St. Peter and St. Paul
Peter, the first pope, was a fisherman from Galilee. Jesus invited him to follow him, saying: "I will make you a fisher of men." Peter was a simple, hard-working man. He was generous, honest and very attached to Jesus.
This great apostle's name was Simon, but Jesus changed it to Peter, which means "rock." "You are Peter," Jesus said, "and on this rock I will build my Church." Peter was the chief or prince of the apostles.
When Jesus was arrested, Peter became afraid. It was then that he committed the sin of denying Our Lord three times. Fear for his safety got the best of him. But Peter repented totally. He wept over his denials for the rest of his life. Jesus forgave Peter. After his resurrection he asked Peter three times: "Do you love me?" "Lord," Peter answered, "you know all things. You know that I love you." Jesus truly did know! Peter was so right. Jesus said kindly: "Feed my lambs. Feed my sheep." He was telling Peter to take care of his Church because he would be ascending into heaven. Jesus left Peter as the leader of his followers.
Peter eventually went to Rome to live. Rome was the center of the whole Roman Empire. Peter converted many nonbelievers there. When the fierce persecution of Christians began, they begged Peter to leave Rome and save himself. It is said that he actually started out. On the road he met Jesus. Peter asked him, "Lord, where are you going?" Jesus answered, "I am coming to be crucified a second time." Then St. Peter turned around and went back. He realized that this vision meant that he was to suffer and die for Jesus. Soon after, he was taken prisoner and condemned to death. Because he was not a Roman citizen, he, like Jesus, could be crucified. This time he did not deny the Lord. This time he was ready to die for him. Peter asked to be crucified with his head downward since he was not worthy to suffer as Jesus had. The Roman soldiers did not find this unusual because slaves were crucified in the same manner.
St. Peter was martyred on Vatican Hill. It was around the year 67. Emperor Constantine built a large church over that sacred location in the fourth century. Recent archaeological findings confirm these facts.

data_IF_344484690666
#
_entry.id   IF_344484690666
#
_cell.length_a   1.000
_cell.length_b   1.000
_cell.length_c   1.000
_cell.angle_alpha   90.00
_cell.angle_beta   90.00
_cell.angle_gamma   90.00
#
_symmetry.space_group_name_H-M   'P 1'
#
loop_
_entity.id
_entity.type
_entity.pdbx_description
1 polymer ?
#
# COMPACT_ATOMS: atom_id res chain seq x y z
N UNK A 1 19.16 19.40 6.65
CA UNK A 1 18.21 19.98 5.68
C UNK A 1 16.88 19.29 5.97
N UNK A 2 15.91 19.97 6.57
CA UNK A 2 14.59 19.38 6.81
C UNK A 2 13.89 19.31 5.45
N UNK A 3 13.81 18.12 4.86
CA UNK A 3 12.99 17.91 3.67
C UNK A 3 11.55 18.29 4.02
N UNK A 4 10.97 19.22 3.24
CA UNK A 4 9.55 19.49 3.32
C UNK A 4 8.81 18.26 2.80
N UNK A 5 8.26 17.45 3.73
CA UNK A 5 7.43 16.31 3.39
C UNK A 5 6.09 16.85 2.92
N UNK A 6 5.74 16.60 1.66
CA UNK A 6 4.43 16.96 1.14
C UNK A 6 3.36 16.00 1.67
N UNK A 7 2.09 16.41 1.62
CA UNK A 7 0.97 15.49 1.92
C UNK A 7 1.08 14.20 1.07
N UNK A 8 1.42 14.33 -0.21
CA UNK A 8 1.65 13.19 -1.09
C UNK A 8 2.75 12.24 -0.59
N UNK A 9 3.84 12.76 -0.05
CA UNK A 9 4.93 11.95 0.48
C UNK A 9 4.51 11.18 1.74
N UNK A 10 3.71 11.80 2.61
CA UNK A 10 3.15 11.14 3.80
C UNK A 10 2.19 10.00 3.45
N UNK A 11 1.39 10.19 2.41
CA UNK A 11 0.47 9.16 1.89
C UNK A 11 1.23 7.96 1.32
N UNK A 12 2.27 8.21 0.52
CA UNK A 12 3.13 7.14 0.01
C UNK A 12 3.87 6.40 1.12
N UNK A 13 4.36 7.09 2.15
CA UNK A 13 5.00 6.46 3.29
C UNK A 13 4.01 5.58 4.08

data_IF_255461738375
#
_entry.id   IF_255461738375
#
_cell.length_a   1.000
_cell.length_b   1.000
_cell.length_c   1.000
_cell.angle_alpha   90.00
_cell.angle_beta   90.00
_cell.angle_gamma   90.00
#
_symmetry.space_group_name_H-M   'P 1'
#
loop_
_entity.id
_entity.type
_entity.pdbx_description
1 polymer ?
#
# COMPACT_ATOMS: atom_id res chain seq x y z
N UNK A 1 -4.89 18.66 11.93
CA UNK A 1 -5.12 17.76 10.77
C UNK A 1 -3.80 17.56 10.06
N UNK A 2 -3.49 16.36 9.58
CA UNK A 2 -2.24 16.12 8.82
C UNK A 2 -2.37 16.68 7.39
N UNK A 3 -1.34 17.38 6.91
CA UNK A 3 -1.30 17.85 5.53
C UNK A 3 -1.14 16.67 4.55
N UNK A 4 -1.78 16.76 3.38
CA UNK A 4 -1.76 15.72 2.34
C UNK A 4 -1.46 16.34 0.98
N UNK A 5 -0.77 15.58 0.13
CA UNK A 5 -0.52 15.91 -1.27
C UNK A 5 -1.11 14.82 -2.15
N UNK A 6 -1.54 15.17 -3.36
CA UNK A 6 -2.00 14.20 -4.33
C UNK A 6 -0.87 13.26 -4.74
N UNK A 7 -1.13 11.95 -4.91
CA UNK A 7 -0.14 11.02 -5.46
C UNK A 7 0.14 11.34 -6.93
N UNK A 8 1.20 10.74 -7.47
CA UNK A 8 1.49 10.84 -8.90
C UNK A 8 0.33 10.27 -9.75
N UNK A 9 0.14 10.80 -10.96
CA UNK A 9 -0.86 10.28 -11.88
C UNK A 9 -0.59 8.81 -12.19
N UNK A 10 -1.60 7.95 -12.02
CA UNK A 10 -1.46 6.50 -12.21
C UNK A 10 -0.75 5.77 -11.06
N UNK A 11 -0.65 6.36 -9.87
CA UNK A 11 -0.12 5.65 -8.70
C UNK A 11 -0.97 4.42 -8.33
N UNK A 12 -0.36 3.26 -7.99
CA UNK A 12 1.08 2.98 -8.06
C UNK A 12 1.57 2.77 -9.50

Paul is the great apostle who first persecuted the Christians. Then he was converted. We celebrate Paul's conversion on January 25. At the time of his conversion, Jesus had said: "I will show him how much he must suffer for me." St. Paul loved Jesus very much, so much, in fact, that he became a living copy of our Savior. All his life, during his many missionary trips, St. Paul met troubles and went through dangers of every kind. He was whipped, stoned, shipwrecked, and lost at sea. Many, many times he was hungry, thirsty and cold.
Yet he always trusted in God. He never stopped preaching. "The love of Jesus presses me onward," he said. In reward, God gave him great comfort and joy in spite of every suffering.
We read about his marvelous adventures for Christ in Luke's Acts of the Apostles, beginning with chapter nine. But St. Luke's story ends when Paul arrives in Rome. He is under house arrest, waiting to be tried by Emperor Nero. A famous early Christian writer, Tertullian, tells us that Paul was freed after his first trial. But then he was put in prison again. This time he was sentenced to death. He died around the year 67, during Nero's terrible persecution of the Christians.
Paul called himself the apostle of the Gentiles. He preached the Gospel to the non-Jews. That took him to the whole known world. Because of Paul, we, too, have received the Christian faith.
May our hearts be filled with joy as we honor these two great apostles: Peter, our leader in the faith, and Paul, its fearless preacher.